My husband, Stephen, and I took the last 2 days to explore an area of SC that is truly amazing. If you ever have the opportunity to visit Brookgreen Gardens, just south of Myrtle Beach, SC, it is an amazing experience.
Archer Huntington and Anna Hyatt Huntington purchased 4 rice plantations along the SC coast in the 1920s that were no longer in working order. They employed many local people to help fix the buildings and gardens, and since this was in the middle of the depression, they made a huge impact on the local economy by simply giving people work.
The reason Brookgreen Gardens was so interesting to me is that Anna Hyatt Huntington was a sculptor (sculptress?). She mostly did large bronze sculptures of realistic animals in action. She also collected many sculptures from other, mostly American sculptors – in bronze, stone, and wood. The gardens have hundreds of sculptures and two days was definitely NOT enough time to enjoy all that was there.
There is also Huntington Beach State Park nearby that has the home they lived in and her sculpture studio that used to be army barracks.
They decided to move to warmer climate because she had TB so they moved to SC from New York. I thought that was interesting because you mostly hear about people with TB moving to drier climates out west – not humid SC! But I guess the move was good for her because she lived to be 97 – and was making sculptures most of her life.
They didn’t really need to worry about “making a living” because Archer Huntington was from a rail-road family, and Anna was quite a famous and wealthy artist in her own right. Ahhh… the freedom to create without the concern about actually paying bills! What an odd concept…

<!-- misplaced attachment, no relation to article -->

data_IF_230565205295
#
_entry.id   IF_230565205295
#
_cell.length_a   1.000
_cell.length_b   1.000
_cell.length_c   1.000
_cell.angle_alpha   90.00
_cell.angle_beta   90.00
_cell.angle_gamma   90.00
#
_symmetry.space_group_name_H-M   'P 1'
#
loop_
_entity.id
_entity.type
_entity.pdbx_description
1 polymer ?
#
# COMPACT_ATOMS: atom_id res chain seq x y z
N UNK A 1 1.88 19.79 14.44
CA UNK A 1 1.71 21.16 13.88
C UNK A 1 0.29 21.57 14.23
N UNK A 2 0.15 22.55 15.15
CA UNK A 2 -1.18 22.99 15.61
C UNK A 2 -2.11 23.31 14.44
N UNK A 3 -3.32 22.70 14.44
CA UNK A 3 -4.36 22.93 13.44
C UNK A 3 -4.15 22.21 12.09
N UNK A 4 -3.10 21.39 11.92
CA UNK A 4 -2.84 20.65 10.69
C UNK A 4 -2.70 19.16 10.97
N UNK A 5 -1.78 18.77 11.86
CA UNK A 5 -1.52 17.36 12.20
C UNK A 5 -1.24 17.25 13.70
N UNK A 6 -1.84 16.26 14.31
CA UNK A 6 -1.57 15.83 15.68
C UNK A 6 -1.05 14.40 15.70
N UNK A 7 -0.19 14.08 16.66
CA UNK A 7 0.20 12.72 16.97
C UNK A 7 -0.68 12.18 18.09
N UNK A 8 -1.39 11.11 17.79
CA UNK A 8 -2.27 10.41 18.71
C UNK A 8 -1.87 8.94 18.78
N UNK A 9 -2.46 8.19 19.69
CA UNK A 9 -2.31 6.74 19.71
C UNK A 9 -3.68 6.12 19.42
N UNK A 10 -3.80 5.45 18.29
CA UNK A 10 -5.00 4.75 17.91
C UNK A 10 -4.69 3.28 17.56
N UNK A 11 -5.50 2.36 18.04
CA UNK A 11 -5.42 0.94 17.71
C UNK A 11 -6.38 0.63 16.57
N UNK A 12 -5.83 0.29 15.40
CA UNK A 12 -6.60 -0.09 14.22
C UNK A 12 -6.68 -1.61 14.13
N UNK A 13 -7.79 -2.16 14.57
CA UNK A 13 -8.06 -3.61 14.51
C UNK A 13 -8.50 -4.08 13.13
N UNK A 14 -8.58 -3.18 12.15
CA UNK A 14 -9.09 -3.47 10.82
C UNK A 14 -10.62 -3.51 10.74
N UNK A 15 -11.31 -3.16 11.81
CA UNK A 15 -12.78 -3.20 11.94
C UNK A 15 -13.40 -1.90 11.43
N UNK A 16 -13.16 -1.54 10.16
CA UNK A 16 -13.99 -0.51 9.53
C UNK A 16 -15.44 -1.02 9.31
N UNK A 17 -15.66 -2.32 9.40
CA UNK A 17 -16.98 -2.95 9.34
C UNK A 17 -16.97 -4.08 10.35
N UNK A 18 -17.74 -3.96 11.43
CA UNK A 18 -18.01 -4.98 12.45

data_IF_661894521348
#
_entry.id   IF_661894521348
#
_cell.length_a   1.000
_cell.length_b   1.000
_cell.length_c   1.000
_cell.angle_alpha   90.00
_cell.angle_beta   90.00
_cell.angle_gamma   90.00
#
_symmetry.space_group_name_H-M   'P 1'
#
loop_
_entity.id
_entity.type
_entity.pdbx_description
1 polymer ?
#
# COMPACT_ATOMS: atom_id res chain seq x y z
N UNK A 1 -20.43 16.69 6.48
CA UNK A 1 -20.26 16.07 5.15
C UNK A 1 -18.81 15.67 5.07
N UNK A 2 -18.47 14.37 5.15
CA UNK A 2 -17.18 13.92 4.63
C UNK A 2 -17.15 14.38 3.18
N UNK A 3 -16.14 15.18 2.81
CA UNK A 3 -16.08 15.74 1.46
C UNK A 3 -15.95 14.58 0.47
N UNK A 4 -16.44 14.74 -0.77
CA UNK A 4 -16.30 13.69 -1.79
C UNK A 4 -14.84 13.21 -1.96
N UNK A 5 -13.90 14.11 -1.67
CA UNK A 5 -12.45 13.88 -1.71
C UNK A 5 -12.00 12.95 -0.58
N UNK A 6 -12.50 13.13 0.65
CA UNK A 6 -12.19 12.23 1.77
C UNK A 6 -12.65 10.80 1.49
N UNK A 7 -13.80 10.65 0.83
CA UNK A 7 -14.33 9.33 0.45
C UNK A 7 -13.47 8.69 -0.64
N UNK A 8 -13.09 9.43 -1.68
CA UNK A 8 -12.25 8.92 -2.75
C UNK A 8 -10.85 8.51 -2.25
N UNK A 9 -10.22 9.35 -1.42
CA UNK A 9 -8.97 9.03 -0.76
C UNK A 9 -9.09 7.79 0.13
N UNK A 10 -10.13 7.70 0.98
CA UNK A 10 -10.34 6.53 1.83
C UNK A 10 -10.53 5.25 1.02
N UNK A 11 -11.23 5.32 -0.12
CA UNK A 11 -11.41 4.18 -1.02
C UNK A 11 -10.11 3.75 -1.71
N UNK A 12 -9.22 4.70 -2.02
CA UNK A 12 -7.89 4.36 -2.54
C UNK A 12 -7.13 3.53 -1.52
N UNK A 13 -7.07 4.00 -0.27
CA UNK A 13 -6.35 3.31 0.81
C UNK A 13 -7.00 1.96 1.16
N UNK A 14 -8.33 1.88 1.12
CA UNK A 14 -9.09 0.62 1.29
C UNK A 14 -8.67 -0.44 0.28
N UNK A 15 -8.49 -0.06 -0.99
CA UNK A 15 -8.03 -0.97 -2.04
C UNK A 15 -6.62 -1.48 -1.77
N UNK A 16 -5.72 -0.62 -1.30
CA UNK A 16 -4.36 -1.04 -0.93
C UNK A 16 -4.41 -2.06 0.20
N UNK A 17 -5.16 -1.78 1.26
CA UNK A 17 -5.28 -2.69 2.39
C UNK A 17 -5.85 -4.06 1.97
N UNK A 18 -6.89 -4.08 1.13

Sometimes I am asked what I would do if I did not have to carve to make a living. It’s a difficult question to answer, because I truly love to carve! I’m not sure I would change a thing.
Maybe one thing that I might try is that I would do more sculptural pieces of my own design – both in wood and stone. I don’t get much opportunity to do this. In fact, I really only have had one stone carving commission – the 8 foot tall limestone dolphin fountain. All the other stone carving sculptures have simply been pieces I have done for myself as “practice”.
Occasionally I get a commission to carve a sculpture in wood, but not often. When I do, I really do enjoy it because it becomes a completely different challenge than decorative carving. Sometimes it’s easy to settle into what you know and what you are comfortable with (ball and claw feet, acanthus leaves, etc) and that’s when it’s good to stretch your skills into something that brings you into those areas where you feel like you have to turn your brain inside out. That’s not a bad thing!
I have 2 more episodes to add before the full lesson is on the site. I’ll be adding a lesson each week. This was a challenging project because it was a small carving and I didn’t want to hold it in my hand while carving (I don’t like to bleed). I needed to figure out a way to leave strategic pieces of wood attached so I could clamp it to the workbench. It was a challenge, but I really enjoyed the process.
I have a blog post on carving this – Carving a cardinal